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Capital Markets

Consolidation: the next step for ETFs?

There are a host of ETFs that investors can pick and choose from, but some experts believe consolidation will be the next stage

Experts say the boom in the number of exchange-traded funds (ETFs) will stop and the funds will face mass consolidation, despite the industry clocking an annual average growth of 40% for the past 10 years.

“ETFs have been popping up like mushrooms,” says Justin Urquhart Stewart, co-founder and marketing director of 7im. "Can they continue like this? No."

One prediction by analysts is that in the near future there will be a consolidation in ETFs, with the glut of small funds currently present growing in size but shrinking in number. 

While investors may like the idea of a high number of funds, as they offer exposure to potentially niche areas, there is concern that the market may not be able to support current ETFs.

“We’re going to see consolidation in the market, as there are just too many small providers at the moment,"  says Steve Doran, fund manager at HSBC Global Asset Management. "There’s a rationale for having a broad range of tools, but there are too many providers for the market to support. However, the fragmentation of European markets has historically presented a barrier to large-scale consolidation in Europe – with cross-border consolidation far more difficult than integration within a single country."

Jose Garcia-Zarate, ETF analyst at Morningstar, adds: “The fragmentation in Europe will make consolidation difficult. While Credit Suisse and UBS may be big players in Switzerland, I’m not sure how big they are in – say – France.”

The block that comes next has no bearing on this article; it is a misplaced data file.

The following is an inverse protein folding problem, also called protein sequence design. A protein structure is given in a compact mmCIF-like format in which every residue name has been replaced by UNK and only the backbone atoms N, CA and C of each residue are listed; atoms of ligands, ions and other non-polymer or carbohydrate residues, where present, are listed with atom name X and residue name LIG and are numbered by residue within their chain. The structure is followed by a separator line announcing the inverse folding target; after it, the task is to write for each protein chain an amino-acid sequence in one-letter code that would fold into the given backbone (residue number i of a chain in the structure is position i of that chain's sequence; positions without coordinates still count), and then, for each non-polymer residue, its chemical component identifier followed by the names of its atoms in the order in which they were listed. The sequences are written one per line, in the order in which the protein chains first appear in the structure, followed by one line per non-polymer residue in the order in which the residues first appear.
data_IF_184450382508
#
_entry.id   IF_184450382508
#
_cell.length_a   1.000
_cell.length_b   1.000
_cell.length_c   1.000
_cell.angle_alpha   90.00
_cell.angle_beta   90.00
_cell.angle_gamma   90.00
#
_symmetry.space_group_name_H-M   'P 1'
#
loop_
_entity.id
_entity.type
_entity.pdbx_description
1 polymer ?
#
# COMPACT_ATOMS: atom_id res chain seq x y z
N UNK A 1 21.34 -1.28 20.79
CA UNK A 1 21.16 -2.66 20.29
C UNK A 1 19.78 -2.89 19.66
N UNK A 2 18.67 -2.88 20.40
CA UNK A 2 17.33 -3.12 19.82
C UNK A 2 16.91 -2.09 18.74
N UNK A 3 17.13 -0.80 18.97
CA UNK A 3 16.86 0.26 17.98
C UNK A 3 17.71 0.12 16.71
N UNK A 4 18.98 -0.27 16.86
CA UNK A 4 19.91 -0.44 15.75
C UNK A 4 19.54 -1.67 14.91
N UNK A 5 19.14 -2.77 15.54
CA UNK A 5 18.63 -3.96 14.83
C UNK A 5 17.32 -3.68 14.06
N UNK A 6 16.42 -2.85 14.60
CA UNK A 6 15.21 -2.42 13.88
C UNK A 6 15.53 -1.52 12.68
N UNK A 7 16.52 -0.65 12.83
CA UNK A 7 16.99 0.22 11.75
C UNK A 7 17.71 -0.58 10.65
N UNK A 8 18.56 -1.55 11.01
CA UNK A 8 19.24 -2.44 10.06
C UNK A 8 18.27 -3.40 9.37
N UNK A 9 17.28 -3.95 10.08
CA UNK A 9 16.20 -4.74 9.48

The abundance of ETFs in Europe might be a reaction to the high appetite for ETFs in the US in the years following their inception. Seeing this high demand, European seeders acted in the expectation of similar demand in Europe.

“There are a lot of products in Europe at the moment,” says Scott Ebner, global head of ETF product development at SPDR. "The providers benefited from the US experience and anticipated high demand: the number of funds has been a little bit ahead of their time."

Much of the debate has been on the distinction between synthetic and physical ETFs. Synthetic ETFs have been the subject of much concern, particularly their suitability for retail clients, given their complicated nature.

Synthetic ETFs have mainly been put out by investment banks, and with regulatory scrutiny increasing on the product, it is possible there might be a shift in where ETFs originate. Regulatory tightening on synthetic ETFs might have the unintended effect of dissuading investment banks from participating in the ETF market.

“Investment banks tend to focus on synthetic ETFs and asset managers on physical ETFs,” says Garcia-Zarate. "Whether investment banks continue to stay in the ETF business will depend on what the regulators have to say on synthetic ETFs."

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